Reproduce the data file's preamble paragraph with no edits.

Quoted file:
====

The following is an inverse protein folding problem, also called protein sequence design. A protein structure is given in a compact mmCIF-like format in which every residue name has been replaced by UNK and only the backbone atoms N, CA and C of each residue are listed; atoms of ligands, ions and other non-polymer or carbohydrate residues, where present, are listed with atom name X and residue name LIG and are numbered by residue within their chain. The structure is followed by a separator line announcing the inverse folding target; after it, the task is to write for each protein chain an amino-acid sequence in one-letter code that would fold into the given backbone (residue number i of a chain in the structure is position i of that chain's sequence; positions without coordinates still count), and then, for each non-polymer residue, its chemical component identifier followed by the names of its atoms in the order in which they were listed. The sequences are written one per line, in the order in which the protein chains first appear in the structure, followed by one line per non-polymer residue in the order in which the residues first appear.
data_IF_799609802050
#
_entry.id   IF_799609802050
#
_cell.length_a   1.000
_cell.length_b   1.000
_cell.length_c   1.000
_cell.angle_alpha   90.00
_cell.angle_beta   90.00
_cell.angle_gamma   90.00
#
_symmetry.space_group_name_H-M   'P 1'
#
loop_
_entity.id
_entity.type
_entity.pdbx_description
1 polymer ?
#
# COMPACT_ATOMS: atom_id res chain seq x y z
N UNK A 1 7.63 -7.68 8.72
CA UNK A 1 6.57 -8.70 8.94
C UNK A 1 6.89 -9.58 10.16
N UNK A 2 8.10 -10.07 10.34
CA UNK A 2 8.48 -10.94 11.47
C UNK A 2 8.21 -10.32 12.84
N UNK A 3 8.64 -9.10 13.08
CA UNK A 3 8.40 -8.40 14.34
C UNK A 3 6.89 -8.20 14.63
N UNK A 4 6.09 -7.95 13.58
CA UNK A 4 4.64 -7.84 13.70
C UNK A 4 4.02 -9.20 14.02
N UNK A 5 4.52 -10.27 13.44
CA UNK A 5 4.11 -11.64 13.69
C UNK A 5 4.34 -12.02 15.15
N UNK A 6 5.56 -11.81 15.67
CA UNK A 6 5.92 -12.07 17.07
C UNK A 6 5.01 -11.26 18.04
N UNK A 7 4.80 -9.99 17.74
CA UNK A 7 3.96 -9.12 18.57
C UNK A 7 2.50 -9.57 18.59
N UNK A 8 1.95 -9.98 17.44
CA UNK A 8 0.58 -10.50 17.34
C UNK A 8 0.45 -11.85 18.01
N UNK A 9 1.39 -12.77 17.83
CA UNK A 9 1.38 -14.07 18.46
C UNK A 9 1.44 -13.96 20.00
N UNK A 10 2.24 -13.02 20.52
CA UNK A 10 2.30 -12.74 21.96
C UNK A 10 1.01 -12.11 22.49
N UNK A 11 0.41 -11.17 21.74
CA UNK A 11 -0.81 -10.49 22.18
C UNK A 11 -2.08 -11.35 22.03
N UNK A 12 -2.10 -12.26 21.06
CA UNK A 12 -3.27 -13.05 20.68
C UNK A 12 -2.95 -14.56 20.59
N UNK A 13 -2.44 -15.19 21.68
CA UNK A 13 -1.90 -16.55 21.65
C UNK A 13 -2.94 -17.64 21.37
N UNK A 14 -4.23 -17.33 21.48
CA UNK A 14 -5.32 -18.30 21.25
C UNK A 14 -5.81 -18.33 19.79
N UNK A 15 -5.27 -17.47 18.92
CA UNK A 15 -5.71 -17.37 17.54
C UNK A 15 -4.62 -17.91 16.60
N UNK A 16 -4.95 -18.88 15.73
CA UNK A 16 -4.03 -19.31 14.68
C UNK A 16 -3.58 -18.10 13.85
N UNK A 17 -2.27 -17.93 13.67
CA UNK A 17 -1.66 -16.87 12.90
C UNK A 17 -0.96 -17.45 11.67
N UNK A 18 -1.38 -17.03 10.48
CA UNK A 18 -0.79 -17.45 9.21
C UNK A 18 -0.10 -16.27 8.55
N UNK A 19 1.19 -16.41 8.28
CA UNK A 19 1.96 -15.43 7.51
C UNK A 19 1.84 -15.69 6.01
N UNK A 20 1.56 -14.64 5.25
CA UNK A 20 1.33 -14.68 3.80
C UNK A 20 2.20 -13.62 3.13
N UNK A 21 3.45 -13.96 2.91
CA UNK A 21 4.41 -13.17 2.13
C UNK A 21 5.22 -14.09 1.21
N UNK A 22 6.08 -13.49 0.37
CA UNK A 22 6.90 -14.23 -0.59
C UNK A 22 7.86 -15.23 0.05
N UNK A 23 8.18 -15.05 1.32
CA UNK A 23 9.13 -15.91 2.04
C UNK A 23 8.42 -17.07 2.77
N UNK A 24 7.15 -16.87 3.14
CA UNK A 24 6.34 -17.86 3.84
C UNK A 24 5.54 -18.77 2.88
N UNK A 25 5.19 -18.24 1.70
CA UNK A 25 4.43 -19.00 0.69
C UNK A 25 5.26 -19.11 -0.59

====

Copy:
The following is an inverse protein folding problem, also called protein sequence design. A protein structure is given in a compact mmCIF-like format in which every residue name has been replaced by UNK and only the backbone atoms N, CA and C of each residue are listed; atoms of ligands, ions and other non-polymer or carbohydrate residues, where present, are listed with atom name X and residue name LIG and are numbered by residue within their chain. The structure is followed by a separator line announcing the inverse folding target; after it, the task is to write for each protein chain an amino-acid sequence in one-letter code that would fold into the given backbone (residue number i of a chain in the structure is position i of that chain's sequence; positions without coordinates still count), and then, for each non-polymer residue, its chemical component identifier followed by the names of its atoms in the order in which they were listed. The sequences are written one per line, in the order in which the protein chains first appear in the structure, followed by one line per non-polymer residue in the order in which the residues first appear.